Recipes from Yosemite


A refreshing winter salad of thinly sliced brassicas and tiny segments of citrus. The addition of black olives brings saltiness to the dish before it is finished with a drizzle of buttermilk dressing and crunchy pistachios.

  • 4 cups mixed brassica (can include turnips, cauliflower and/or broccoli)

  • 2 citrus fruits, segmented (can include Cara cara -- a type of naval orange -- blood oranges and/or Meyer lemons)

  • 1 cup mixed baby greens (mustard or kale leaves)

  • 4 baby turnips or radishes

  • 1/2 cup oil-cured black olives

  • 1/2 cup pistachios (toasted a few minutes in the oven)

  • 1 cup buttermilk dressing, recipe follows

  • Extra-virgin olive oil

  • Salt

  • Pepper

Hydrate the black olives in 2 cups of cold water for 15 minutes. When ready, toss in extra-virgin olive oil. Set aside.

In a small bowl, segment your citrus fruits into small pieces. Set aside

Using a mandoline (carefully), slice brassica and baby turnips into very thin shavings. In a medium bowl, toss both with extra-virgin olive oil, salt and pepper to taste.

Serve the salad with all produce evenly distributed. Place 2-3 olives and several citrus segments on each plate along with a drizzle of buttermilk dressing. Sprinkle pistachios over the top, drizzle with extra-virgin olive oil and serve.

Serves four.

-- Mark Sullivan, Spruce, San Francisco


  • 1 tablespoon Dijon mustard

  • 1/2 cup Banyuls vinegar (can use champagne or red wine as well)

  • 1/2 cup yogurt or creme fraiche (can use low-fat plain yogurt)

  • 1/2 cup buttermilk

  • 1 cup extra-virgin olive oil

  • Zest of 1 lemon

  • Salt

  • White pepper

In a medium bowl, whisk Dijon mustard, Banyuls vinegar, yogurt and buttermilk to combine. Slowly drizzle in extra-virgin olive oil to create an emulsion.

Add lemon zest, season with salt and white pepper to taste.

-- Mark Sullivan, Spruce, San Francisco


PG tested

Lime juice and zest brighten the flavors of this favorite Greens to Go salad. Be sure to rinse the quinoa thoroughly in a fine mesh strainer to remove the outer coating. You can use canned black beans or cook your own -- it's delicious either way. (If you can't find jicama, use an Asian pear, which provides similar crunchiness and sweetness.) I also went for the version with more heat (see suggested variation).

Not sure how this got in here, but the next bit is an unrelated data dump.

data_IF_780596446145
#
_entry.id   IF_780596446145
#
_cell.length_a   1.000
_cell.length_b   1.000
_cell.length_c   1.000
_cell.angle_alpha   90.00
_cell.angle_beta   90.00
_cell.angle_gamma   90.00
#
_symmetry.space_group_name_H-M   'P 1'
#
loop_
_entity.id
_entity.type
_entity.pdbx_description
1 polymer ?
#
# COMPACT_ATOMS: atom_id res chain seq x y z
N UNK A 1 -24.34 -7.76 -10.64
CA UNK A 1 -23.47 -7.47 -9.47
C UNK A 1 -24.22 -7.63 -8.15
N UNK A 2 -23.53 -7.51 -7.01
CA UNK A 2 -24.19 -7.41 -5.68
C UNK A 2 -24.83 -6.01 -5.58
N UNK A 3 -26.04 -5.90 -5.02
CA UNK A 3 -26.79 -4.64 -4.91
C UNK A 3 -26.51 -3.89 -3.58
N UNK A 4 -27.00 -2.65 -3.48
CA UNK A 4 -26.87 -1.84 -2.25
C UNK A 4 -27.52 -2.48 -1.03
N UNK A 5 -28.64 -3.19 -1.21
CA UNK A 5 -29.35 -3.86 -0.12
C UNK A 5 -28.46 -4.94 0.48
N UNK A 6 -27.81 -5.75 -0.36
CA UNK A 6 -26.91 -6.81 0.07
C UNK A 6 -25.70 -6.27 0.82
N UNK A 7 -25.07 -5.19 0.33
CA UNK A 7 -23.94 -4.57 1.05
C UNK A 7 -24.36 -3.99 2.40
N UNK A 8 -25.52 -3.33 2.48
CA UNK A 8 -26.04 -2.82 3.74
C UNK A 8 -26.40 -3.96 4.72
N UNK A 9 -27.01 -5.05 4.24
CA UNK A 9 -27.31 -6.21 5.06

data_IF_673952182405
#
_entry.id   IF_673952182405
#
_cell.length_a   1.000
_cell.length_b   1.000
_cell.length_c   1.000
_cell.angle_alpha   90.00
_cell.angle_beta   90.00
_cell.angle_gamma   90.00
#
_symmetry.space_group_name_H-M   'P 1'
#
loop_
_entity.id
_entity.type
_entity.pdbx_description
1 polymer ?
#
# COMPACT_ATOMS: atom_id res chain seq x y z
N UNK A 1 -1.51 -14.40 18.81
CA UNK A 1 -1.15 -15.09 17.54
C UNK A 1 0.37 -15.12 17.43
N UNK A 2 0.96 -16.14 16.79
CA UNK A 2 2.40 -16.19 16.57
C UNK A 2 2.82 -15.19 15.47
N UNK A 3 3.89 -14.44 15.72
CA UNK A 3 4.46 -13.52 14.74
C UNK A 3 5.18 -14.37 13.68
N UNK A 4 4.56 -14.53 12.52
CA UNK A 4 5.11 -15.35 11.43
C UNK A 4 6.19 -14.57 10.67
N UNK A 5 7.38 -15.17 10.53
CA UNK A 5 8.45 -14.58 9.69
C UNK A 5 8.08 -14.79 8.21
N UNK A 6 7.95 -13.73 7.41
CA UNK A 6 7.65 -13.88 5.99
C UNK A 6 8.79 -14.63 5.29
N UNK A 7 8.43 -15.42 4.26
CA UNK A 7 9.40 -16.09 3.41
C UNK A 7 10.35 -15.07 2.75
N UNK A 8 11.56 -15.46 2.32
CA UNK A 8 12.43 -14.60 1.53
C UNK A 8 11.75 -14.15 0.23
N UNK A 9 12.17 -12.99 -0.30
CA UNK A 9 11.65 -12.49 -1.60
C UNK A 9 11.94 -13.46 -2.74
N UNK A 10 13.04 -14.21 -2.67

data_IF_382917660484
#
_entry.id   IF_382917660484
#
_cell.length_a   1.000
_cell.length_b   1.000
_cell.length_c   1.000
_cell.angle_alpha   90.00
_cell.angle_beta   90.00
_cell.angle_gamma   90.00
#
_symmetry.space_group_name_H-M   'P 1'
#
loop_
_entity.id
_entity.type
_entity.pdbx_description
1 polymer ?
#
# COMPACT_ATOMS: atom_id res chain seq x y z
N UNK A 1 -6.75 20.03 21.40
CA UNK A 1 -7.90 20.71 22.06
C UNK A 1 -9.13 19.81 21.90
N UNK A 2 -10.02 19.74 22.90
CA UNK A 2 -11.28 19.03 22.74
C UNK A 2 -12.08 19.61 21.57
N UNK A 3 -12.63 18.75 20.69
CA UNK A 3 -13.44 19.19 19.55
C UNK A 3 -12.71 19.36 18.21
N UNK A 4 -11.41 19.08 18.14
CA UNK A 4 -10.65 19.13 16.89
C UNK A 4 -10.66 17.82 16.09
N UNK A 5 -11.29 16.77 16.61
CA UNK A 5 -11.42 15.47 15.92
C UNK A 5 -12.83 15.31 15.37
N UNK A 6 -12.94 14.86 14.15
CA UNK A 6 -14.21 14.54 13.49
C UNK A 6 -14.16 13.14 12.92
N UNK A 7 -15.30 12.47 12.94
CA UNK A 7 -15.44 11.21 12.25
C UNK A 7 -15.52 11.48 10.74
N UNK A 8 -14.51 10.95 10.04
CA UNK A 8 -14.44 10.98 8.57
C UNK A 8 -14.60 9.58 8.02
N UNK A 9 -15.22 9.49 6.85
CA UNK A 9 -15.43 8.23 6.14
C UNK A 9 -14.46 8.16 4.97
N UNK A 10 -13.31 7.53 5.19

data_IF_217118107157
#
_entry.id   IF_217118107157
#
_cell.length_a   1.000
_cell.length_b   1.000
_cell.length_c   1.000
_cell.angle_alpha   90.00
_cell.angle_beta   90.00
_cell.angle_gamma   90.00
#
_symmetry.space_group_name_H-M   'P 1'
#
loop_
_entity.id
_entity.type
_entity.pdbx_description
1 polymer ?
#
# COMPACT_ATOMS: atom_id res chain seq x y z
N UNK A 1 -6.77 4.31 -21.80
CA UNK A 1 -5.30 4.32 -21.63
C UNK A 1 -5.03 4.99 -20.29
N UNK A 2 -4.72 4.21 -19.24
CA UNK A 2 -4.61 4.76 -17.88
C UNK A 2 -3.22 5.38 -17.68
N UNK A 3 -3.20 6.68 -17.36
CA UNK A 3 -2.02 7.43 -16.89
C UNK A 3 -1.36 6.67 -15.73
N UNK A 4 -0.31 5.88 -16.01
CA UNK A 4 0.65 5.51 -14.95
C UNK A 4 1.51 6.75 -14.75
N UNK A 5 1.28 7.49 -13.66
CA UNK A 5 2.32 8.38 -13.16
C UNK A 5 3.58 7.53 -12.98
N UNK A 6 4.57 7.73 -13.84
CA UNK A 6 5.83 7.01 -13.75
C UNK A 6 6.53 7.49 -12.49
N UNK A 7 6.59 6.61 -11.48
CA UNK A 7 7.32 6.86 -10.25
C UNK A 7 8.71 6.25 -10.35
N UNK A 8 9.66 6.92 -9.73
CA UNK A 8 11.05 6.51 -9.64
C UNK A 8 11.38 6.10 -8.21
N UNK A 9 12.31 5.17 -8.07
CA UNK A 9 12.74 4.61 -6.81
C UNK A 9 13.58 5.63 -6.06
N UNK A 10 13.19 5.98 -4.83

• 1 cup quinoa

  • 1 cup water

  • 1/4 teaspoon salt

  • 1/4 large red onion finely diced, about 1/2 cup

  • 1 tablespoon champagne or rice vinegar

  • 1 cup canned black beans, drained and rinsed

  • 3 tablespoons olive oil, divided

  • 1/4 teaspoon cumin seed, toasted and ground

  • Cayenne pepper

  • 1/2 cup diced jicama, about 2 ounces

  • 2 1/2 tablespoons fresh lime juice, plus more to taste

  • 1 1/2 teaspoons lime zest

  • 1/4 cup toasted pumpkin seeds

  • 1/4 cup chopped flat leaf parsley

  • Salt and pepper

Rinse quinoa three times in cold water to remove the outer coating and drain. Bring the water to a boil in a small pot, and add 1/4 teaspoon salt and quinoa. Cover, lower the heat and cook over low heat about 15 minutes, until tender. Drain if necessary.

Bring a small pot of water to a boil and drop in the diced onion for 30 seconds. Drain and place in a small bowl, tossing the onion with the vinegar.

Season the black beans with 1 tablespoon of olive oil, cumin, a few pinches of salt and pinch of cayenne.

Transfer quinoa to a bowl and toss with the remaining 2 tablespoons of olive oil, seasoned black beans, onion, jicama, lime juice, zest, 1/4 teaspoon salt and a few pinches of pepper. Just before serving, add the pumpkin seeds and parsley and season to taste with salt, pepper and lime juice.

Serves 4.

Variations on the recipe: Cut 1 cup small cherry tomatoes in half and toss them into the salad just before serving. You can also add 1/2 cup seeded and diced cucumbers for a refreshing crunch.

For a spicier salad, add a diced serrano or jalapeno chile (take a small taste for heat before adding) and substitute cilantro for parsley.

To toast pumpkin seeds: Preheat oven at 350 degrees and toast the pumpkin seeds in an oven-proof dish until they begin to puff and turn golden, about 8 minutes. You can also toast them on the stovetop in a small heavy-bottomed skillet. (This is best done over a gas burner.) Toast over very low heat, shaking the pan as needed, until they begin to puff and turn golden, about 5 minutes.

-- Annie Somerville, Greens, San Francisco


PG tested

This simple saute is as much about the colorful chard stems as it is about the delicious sauteed greens. Slice the stems and saute them with plenty of olive oil and garlic until they're just tender, then add the greens, making sure to cook them all the way through. If rainbow chard isn't available, use red or green chard instead.

  • 1 bunch of rainbow chard, about 3/4 pound

  • 1 1/2 tablespoons extra-virgin olive oil

  • 1 teaspoon minced garlic

  • 1 teaspoon fresh lemon juice

  • 1 to 2 tablespoons pumpkin seeds, toasted

  • Salt and pepper

Wash chard and drain. Tear the chard leaves away from the stems, keeping the stems and leaves separate. Bundle the leaves and cut them into wide strips. Trim the stems and slice on the diagonal about 1/4 inch thick. You should have about 8 cups of leaves and one heaping cup of stems.

Heat the oil in a large saute pan. Add the stems, garlic and pinch of salt and pepper. Cover over medium heat for 2 to 3 minutes, until stems begin to soften, adding a little water to keep them from sticking to the pan.

Turn the heat to medium-high, add the chard leaves, 2 pinches of salt, and a pinch of pepper. Cook until ender, about 3 to 4 minutes, using a pair of metal tongs to toss the greens.

Just before serving, add the lemon juice, toss in the pumpkin seeds, and season to taste with salt and pepper.

Serves four.

-- Annie Somerville, Greens, San Francisco


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